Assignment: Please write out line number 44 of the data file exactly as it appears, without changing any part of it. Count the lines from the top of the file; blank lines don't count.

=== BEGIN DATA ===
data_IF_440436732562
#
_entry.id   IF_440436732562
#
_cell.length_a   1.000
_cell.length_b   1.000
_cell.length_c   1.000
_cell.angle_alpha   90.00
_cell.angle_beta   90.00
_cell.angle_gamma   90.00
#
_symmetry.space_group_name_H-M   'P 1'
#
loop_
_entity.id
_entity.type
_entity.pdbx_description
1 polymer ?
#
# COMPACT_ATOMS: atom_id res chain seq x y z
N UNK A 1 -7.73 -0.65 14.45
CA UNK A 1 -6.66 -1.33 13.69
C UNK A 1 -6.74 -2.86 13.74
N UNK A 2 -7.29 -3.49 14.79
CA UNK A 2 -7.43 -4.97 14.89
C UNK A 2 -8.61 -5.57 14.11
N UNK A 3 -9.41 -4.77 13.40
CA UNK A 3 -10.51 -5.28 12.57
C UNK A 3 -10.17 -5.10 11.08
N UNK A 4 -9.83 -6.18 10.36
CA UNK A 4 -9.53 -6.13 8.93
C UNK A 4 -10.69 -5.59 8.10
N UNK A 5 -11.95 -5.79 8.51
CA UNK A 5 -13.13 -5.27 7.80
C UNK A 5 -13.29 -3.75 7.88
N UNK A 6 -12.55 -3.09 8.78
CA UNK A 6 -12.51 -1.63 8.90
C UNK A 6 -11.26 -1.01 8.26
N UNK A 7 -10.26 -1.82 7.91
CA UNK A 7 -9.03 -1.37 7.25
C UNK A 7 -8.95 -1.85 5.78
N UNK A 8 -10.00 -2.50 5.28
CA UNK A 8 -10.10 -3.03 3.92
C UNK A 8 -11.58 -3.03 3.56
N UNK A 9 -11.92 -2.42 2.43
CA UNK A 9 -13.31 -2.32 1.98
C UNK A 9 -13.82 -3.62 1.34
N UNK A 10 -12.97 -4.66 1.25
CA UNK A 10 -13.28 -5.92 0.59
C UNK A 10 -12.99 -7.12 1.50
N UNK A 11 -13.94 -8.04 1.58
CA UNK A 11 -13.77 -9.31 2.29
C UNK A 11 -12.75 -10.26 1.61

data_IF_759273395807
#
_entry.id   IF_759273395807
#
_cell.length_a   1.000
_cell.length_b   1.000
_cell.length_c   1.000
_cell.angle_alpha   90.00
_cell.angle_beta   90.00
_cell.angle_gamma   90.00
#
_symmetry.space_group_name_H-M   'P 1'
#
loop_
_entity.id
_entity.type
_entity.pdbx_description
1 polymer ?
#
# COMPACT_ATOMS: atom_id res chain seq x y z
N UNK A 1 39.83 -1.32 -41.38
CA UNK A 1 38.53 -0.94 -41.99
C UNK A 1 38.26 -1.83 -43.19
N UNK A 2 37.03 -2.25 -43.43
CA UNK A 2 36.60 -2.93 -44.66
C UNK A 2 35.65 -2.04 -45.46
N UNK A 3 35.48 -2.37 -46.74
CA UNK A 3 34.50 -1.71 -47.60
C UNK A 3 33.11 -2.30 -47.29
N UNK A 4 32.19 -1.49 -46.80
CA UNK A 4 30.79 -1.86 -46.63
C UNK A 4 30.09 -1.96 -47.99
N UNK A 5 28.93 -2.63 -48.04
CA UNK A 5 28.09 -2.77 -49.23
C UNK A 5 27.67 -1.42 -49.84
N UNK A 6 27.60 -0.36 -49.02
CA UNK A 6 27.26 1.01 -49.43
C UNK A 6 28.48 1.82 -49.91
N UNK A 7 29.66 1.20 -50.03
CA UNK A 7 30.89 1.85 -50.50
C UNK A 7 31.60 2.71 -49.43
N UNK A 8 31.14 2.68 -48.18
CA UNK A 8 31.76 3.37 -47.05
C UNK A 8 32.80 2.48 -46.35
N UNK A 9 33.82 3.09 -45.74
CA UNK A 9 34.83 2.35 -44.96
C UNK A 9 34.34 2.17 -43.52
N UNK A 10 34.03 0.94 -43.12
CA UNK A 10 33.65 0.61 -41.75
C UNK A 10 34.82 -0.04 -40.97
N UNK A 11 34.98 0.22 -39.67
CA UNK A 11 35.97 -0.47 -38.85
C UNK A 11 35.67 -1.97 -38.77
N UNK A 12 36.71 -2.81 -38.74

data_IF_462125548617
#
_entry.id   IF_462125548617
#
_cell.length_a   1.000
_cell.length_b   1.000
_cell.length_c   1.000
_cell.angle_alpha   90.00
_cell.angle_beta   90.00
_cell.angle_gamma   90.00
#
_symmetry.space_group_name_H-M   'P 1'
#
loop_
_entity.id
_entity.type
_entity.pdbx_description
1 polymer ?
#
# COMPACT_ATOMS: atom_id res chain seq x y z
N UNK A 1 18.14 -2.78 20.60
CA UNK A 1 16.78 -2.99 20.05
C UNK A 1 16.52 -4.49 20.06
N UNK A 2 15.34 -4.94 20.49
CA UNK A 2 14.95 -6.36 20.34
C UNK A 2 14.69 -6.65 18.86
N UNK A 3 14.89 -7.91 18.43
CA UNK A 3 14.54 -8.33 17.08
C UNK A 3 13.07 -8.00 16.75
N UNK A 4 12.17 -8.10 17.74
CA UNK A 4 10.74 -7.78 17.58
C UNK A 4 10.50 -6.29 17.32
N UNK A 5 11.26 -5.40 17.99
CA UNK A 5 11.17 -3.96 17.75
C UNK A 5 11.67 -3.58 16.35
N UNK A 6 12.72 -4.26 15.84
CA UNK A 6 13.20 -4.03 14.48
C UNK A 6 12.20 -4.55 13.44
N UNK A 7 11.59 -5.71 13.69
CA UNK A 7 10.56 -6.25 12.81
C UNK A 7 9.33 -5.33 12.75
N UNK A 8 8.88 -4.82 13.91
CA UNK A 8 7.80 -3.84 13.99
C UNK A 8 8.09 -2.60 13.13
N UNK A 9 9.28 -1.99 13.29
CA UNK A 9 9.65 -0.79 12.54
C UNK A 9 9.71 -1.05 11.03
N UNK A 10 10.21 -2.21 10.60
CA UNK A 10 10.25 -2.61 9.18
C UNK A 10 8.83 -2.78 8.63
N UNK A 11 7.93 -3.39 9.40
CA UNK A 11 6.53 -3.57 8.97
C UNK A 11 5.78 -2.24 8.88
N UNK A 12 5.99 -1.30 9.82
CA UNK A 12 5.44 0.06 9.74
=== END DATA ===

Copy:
C UNK A 8 -11.58 -3.03 3.56